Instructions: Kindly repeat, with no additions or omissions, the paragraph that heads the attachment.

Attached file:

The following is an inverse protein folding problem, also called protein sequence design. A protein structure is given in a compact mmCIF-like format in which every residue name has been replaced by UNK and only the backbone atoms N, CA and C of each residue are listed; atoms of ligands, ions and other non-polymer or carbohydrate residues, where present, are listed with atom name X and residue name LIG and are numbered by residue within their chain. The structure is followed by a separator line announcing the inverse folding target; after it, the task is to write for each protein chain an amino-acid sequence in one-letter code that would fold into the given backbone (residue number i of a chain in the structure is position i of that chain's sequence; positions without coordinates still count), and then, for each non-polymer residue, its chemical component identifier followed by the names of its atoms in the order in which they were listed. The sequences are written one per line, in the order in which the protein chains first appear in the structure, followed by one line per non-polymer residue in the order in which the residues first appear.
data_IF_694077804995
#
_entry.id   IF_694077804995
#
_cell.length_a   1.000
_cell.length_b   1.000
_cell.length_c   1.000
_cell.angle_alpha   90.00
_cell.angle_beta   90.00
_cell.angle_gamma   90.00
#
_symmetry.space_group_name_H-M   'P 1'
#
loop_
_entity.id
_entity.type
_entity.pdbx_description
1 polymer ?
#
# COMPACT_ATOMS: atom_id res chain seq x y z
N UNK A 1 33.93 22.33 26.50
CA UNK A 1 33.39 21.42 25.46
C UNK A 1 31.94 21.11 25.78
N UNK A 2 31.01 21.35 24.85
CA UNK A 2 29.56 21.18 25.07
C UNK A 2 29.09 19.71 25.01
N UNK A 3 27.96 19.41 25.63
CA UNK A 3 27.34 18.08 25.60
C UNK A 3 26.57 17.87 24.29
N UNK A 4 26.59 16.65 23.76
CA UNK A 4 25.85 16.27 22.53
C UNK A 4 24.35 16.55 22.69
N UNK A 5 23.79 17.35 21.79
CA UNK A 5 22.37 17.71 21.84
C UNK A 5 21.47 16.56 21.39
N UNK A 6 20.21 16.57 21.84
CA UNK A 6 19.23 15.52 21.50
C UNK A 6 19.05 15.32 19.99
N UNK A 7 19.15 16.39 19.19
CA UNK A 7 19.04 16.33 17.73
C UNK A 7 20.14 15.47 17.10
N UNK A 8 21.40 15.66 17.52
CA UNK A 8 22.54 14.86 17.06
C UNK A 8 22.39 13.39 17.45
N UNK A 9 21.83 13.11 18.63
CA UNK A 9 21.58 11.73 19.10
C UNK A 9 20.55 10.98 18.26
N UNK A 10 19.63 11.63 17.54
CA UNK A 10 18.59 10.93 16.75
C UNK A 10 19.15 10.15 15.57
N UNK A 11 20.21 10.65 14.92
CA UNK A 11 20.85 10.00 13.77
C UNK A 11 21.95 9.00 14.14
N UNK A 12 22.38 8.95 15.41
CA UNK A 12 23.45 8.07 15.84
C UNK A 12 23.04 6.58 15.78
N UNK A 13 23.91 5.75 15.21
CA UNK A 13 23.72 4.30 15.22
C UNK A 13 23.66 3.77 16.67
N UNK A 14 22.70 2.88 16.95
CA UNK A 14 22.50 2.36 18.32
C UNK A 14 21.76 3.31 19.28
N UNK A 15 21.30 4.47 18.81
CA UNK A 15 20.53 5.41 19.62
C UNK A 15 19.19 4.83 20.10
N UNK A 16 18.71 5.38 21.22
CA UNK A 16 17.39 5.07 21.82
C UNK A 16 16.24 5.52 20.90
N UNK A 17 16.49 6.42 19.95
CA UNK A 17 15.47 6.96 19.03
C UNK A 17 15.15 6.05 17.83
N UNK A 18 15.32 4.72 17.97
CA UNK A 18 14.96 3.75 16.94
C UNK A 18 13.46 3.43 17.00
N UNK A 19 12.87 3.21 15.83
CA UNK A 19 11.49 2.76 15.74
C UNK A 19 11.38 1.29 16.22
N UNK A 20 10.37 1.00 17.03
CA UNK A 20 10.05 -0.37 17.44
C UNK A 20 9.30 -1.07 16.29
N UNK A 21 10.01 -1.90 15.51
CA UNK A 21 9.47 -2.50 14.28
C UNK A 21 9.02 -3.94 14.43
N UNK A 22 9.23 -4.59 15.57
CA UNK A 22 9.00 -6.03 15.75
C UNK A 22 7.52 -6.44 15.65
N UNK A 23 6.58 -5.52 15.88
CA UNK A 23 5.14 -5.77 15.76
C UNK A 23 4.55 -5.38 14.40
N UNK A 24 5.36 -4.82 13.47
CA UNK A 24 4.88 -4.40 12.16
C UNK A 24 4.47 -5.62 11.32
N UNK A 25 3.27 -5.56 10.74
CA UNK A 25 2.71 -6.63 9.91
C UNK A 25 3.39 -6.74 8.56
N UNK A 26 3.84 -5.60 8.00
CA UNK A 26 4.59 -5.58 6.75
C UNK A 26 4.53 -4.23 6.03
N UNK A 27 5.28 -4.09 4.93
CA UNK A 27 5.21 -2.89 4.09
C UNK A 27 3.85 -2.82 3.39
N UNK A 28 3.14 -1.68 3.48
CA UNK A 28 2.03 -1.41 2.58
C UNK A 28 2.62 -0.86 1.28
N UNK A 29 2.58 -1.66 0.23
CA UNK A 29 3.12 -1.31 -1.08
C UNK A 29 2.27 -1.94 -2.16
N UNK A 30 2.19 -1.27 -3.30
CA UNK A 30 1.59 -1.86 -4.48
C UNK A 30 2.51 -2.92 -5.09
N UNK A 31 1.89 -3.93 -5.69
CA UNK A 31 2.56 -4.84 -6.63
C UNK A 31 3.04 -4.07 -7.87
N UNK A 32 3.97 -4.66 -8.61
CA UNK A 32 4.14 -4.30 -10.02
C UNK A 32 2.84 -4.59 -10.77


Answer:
The following is an inverse protein folding problem, also called protein sequence design. A protein structure is given in a compact mmCIF-like format in which every residue name has been replaced by UNK and only the backbone atoms N, CA and C of each residue are listed; atoms of ligands, ions and other non-polymer or carbohydrate residues, where present, are listed with atom name X and residue name LIG and are numbered by residue within their chain. The structure is followed by a separator line announcing the inverse folding target; after it, the task is to write for each protein chain an amino-acid sequence in one-letter code that would fold into the given backbone (residue number i of a chain in the structure is position i of that chain's sequence; positions without coordinates still count), and then, for each non-polymer residue, its chemical component identifier followed by the names of its atoms in the order in which they were listed. The sequences are written one per line, in the order in which the protein chains first appear in the structure, followed by one line per non-polymer residue in the order in which the residues first appear.